VACAVILLE – Some artists praise the therapeutic benefits of creation.

Jim Leland, the featured artist of the Vacaville Art Gallery, finds painting a challenge.

Questions like how to describe the scene and how to make it interesting are just two of those questions. There is also the decision of what to leave out.

Leland, who was mayor of Novato, is one of Solano’s main planners. He obtained a degree in architecture.

Looking at his oil paintings in the Vacaville gallery, cityscapes dominate.

The work of an architect in activity? No, the creations of a man who did a “little painting” and a drawing in college.

Leland picked up the brush in 2011 after visiting an art gallery, viewing the artwork and giving himself a vote of confidence. He enrolled in art classes and discovered a new passion. The painting satisfied his need to be creative.

“It’s hard to find in a normal work environment,” he said.

Leland still has his first painting which featured colorful rectangles.

It is common for him to work on up to 10 paintings at a time, he said. One of them is a 36 inch by 36 inch rendering of the Golden Gate Bridge.

The subject often comes from a glimpse of something Leland is seeing. Then he takes a picture with his cell phone.

San Francisco is a favorite subject for Leland. It’s inspired by artist Jeremy Mann, who lives in City by the Bay. Mann’s paintings often use wet pavement that reflects streetlights and neon signs.

You can get the impression that they’re part of the scene, Leland said. Leland’s work also evokes the same sentiment.

Leland tries to paint daily. He can devote more time to it on weekends. It has a home studio – a closed veranda.

“It’s intense,” he said of the time spent in the studio. “There is a lot going on on the web.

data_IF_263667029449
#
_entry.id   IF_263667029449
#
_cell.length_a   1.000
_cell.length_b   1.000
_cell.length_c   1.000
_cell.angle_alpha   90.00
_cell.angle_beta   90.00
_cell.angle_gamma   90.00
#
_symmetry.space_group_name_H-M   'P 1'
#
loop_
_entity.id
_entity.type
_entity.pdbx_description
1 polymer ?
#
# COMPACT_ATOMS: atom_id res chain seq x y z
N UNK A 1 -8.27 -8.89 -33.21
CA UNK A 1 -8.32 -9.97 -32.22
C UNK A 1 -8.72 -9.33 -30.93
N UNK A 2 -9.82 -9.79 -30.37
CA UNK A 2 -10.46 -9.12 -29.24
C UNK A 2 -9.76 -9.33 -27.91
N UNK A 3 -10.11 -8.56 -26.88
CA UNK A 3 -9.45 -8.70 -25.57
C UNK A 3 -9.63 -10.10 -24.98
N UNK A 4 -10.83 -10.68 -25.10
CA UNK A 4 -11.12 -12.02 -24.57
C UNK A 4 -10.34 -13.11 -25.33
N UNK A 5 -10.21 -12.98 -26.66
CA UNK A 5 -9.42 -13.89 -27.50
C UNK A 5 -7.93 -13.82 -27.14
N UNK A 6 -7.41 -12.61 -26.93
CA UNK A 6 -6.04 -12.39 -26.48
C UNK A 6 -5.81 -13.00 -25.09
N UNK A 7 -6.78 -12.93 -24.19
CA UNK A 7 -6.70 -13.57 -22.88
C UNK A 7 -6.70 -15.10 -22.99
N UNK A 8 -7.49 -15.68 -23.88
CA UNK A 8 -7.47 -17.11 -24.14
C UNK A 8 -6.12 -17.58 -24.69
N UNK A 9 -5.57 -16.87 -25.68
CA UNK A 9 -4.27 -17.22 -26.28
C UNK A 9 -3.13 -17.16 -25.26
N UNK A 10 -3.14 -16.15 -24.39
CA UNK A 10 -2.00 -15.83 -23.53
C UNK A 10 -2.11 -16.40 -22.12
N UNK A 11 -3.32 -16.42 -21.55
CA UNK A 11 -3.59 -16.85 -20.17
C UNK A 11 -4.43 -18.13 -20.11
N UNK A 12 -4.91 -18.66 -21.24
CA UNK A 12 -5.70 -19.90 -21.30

He thinks it’s important to paint something that people will recognize. At a show in Sacramento, he sold a J Street stage when the buyer said he walked past it every day.

A regular at the gallery’s juried art exhibit, this is Leland’s first exhibition presented there. He joined us shortly after moving to Vacaville in 2014.

Leland chose his works on the theme “Passageways”. He also learned about the painting he was working on as well as the subjects that sparked his interest.

There is no destination that Leland thinks he needs to go and paint scenes from it. San Francisco is an ideal subject.

“You can paint there the rest of your life and never see the same street twice,” he said, pointing to one of his paintings that shows a car approaching Saks Fifth Avenue in Union Square and describing the landscape in the surrounding blocks.

Leland’s work will be presented in October in the new Arata art gallery in Benicia.

Vacaville Art Gallery with artist Jim Leland

  • Until March 9
  • 718 East Main Street
  • Open from noon to 4 p.m. from Tuesday to Saturday
  • 448-8712


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